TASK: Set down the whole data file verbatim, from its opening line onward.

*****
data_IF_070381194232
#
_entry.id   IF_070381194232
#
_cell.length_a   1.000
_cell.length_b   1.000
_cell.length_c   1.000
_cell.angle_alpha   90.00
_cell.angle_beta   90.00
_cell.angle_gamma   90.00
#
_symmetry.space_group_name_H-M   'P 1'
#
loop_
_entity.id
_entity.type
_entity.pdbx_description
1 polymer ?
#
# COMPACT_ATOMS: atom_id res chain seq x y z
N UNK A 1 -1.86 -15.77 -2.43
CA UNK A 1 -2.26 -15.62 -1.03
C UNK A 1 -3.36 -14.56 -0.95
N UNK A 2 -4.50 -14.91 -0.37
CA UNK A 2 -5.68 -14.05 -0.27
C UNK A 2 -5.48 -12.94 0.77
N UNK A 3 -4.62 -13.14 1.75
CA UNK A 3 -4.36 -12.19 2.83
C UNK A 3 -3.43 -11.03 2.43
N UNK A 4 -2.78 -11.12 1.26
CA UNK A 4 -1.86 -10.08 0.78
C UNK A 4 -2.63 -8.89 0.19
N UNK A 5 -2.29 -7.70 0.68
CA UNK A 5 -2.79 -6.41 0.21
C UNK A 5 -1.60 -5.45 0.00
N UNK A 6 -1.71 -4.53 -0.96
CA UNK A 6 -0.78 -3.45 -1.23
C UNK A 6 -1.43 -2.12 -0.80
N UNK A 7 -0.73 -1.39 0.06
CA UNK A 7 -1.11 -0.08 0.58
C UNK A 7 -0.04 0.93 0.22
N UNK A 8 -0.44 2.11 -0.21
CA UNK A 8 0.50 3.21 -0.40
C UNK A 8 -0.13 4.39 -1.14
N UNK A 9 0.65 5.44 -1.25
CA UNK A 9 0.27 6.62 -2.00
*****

data_IF_070381194232
#
_entry.id   IF_070381194232
#
_cell.length_a   1.000
_cell.length_b   1.000
_cell.length_c   1.000
_cell.angle_alpha   90.00
_cell.angle_beta   90.00
_cell.angle_gamma   90.00
#
_symmetry.space_group_name_H-M   'P 1'
#
loop_
_entity.id
_entity.type
_entity.pdbx_description
1 polymer ?
#
# COMPACT_ATOMS: atom_id res chain seq x y z
N UNK A 1 -1.86 -15.77 -2.43
CA UNK A 1 -2.26 -15.62 -1.03
C UNK A 1 -3.36 -14.56 -0.95
N UNK A 2 -4.50 -14.91 -0.37
CA UNK A 2 -5.68 -14.05 -0.27
C UNK A 2 -5.48 -12.94 0.77
N UNK A 3 -4.62 -13.14 1.75
CA UNK A 3 -4.36 -12.19 2.83
C UNK A 3 -3.43 -11.03 2.43
N UNK A 4 -2.78 -11.12 1.26
CA UNK A 4 -1.86 -10.08 0.78
C UNK A 4 -2.63 -8.89 0.19
N UNK A 5 -2.29 -7.70 0.68
CA UNK A 5 -2.79 -6.41 0.21
C UNK A 5 -1.60 -5.45 0.00
N UNK A 6 -1.71 -4.53 -0.96
CA UNK A 6 -0.78 -3.45 -1.23
C UNK A 6 -1.43 -2.12 -0.80
N UNK A 7 -0.73 -1.39 0.06
CA UNK A 7 -1.11 -0.08 0.58
C UNK A 7 -0.04 0.93 0.22
N UNK A 8 -0.44 2.11 -0.21
CA UNK A 8 0.50 3.21 -0.40
C UNK A 8 -0.13 4.39 -1.14
N UNK A 9 0.65 5.44 -1.25
CA UNK A 9 0.27 6.62 -2.00